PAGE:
Here are the best pics I could get right now will try to get better when my truck is returned !

If You notice it loses the polyps first then it starts to peel notice the white looks like flesh under the purple

its actually calcified it will encrust entire rocks I'm actually going to order some for tues. if I get any rock pieces

I'll post pics. You get it alot as a hitchhiker in live rock most of the Fla. divers sell it cheap it loves purple up.

I buy it as food for my snails. post-13936-1183839136_thumb.jpgpost-13936-1183839238_thumb.jpg

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RayWhisperer
Imo, its encrusting gorgonian thats dyingpost-13936-1183832368_thumb.jpg

feels velvety to touch I have some that my flamingo lip snails eat so I'll get a pic of the dying parts

 

Here are the best pics I could get right now will try to get better when my truck is returned !

If You notice it loses the polyps first then it starts to peel notice the white looks like flesh under the purple

its actually calcified it will encrust entire rocks I'm actually going to order some for tues. if I get any rock pieces

I'll post pics. You get it alot as a hitchhiker in live rock most of the Fla. divers sell it cheap it loves purple up.

I buy it as food for my snails. post-13936-1183839136_thumb.jpgpost-13936-1183839238_thumb.jpg

Still, no corralites or polyps. Look on your pics, polyps and corralites are visible. This has a completely smooth surface. As Icy and Diane suggested, it may be covered by some sort of sponge that is sloughing off the surface. Still, it's undeniably coralline underneath.

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althefishguy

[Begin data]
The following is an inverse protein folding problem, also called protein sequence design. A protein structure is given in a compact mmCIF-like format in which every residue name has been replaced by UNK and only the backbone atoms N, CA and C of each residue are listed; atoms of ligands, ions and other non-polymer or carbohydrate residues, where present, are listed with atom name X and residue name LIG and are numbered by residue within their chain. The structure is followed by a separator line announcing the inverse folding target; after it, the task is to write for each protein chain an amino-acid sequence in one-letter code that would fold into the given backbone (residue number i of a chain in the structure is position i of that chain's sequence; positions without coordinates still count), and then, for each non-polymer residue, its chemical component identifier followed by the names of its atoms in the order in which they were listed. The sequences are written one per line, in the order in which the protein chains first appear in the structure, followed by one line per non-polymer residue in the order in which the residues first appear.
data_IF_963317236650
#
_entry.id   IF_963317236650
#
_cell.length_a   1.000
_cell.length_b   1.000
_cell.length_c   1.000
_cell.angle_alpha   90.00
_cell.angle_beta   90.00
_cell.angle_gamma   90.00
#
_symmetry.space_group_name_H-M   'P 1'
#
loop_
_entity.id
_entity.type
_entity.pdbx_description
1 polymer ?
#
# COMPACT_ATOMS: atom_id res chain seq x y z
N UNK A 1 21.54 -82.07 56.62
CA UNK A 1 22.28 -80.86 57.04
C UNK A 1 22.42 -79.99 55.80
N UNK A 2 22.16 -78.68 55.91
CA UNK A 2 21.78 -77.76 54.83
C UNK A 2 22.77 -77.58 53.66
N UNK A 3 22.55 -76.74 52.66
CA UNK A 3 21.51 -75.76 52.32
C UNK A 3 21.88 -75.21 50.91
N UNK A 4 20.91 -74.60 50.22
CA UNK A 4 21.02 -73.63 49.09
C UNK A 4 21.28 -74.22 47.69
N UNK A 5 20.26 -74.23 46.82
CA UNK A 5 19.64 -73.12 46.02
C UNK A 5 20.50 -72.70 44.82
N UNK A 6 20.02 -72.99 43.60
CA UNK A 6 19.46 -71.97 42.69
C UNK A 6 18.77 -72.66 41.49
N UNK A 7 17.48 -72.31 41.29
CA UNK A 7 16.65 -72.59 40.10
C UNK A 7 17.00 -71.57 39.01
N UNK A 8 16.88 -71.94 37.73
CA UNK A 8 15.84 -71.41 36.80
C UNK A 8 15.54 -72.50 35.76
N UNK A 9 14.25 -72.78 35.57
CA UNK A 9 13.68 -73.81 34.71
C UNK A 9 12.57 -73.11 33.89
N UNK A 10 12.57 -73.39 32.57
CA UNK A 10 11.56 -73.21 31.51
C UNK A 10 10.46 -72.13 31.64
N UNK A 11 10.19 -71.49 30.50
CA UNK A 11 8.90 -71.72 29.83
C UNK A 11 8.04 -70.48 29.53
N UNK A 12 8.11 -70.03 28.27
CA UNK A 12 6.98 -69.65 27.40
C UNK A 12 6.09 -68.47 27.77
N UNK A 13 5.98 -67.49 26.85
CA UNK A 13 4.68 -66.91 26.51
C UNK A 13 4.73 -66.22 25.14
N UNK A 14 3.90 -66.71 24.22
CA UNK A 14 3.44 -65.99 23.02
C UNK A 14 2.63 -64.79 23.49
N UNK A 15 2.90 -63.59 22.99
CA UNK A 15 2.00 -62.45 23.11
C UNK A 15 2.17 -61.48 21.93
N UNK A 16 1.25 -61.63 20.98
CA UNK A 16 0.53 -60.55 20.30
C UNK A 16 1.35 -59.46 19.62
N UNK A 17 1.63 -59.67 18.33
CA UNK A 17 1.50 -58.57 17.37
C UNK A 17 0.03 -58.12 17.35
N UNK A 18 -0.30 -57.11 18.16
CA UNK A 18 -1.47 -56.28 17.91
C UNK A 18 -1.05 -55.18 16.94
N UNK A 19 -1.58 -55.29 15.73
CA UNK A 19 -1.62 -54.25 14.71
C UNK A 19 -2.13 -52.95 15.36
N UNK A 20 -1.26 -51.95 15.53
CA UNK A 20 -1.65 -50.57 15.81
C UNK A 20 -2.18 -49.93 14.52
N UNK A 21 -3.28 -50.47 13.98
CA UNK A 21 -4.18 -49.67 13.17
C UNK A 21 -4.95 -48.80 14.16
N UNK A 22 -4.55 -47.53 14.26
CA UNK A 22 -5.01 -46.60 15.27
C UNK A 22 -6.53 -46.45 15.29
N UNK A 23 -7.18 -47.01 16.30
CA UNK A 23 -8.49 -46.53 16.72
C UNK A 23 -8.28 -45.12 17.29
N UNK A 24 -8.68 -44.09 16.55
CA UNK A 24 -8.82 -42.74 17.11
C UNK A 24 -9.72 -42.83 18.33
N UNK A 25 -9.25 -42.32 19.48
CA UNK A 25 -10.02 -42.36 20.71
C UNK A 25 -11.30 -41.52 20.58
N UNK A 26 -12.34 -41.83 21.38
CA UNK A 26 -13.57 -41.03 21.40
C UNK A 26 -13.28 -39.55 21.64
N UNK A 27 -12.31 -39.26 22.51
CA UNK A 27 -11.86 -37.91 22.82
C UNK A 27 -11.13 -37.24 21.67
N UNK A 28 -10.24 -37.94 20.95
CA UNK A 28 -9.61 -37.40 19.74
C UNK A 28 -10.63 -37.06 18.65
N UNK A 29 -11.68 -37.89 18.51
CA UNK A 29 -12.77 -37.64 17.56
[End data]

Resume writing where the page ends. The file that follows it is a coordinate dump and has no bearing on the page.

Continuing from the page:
No its just a bad pic thats dust from the pistol shrimp no polyps left .purple stuff gets darker, hard and shiny not velvety once its dead.

While its still alive it slimes of the layers I was just offering a possibity.

 

Sorry Al

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tiepilot68

Thanks for the opinions all. I emailed Dr. Pueschel to get his thoughts like you suggested Diane. Thanks again for that link.

 

The dying off part of the rock seen in the pic was the side that has been facing down in my sand bed for a week.. so lack of light is what has caused it.

 

Its also quite heavy for its size.

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Helfrichs Chick

Um just break it in 1/2 see whats in the middle. If its rock in the center your question is answered. If its a creamy center it may be a snickers, maybe a baby ruth.

;)

 

Honestly its IMO just coraline. Ive got some just like it.

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Tie,

 

Actually, before I found Dr. Pueschel's page, I had found another coralline site that had less info but did have a list of coralline researchers, and on a whim I selected one who sounded like an English-speaker (they were located all over the globe) and sent him a link to your thread here.

 

I'd almost forgotten about it when I just now rec'd a reply! I wrote him back with thanks and asked for permission to post his letter here, which he gave me:

 

************************************************

Hi Diane

 

The purple rock is indeed a non-geniculate (or encrusting) coralline alga.

The phenomenon of the flaking whitish skin being observed is called

"sloughing". This coralline (like many corallines) is shedding its outer

epithallial layer of cells. It is known to be a response to two scenarios.

First, it is a way of getting rid of old, dying, infected cells, or simply a

way of ridding of grazer-damaged surfaces. Second, it is a mechanism to

remain clean particularly when there is the potential of being overgrown by

fleshy algae/seaweeds and microscopic algae (such as diatoms). Coralline

algae are very slow growing and in order to prevent being overgrown by the

faster-growing fleshy algae and microalgae, the corallines will often slough

their outer surfaces. It is a trade-off that allows their continued

existence on reefs. This is also the way by which the coralline increases

in thickness because their meristematic (growth) tissue often lies just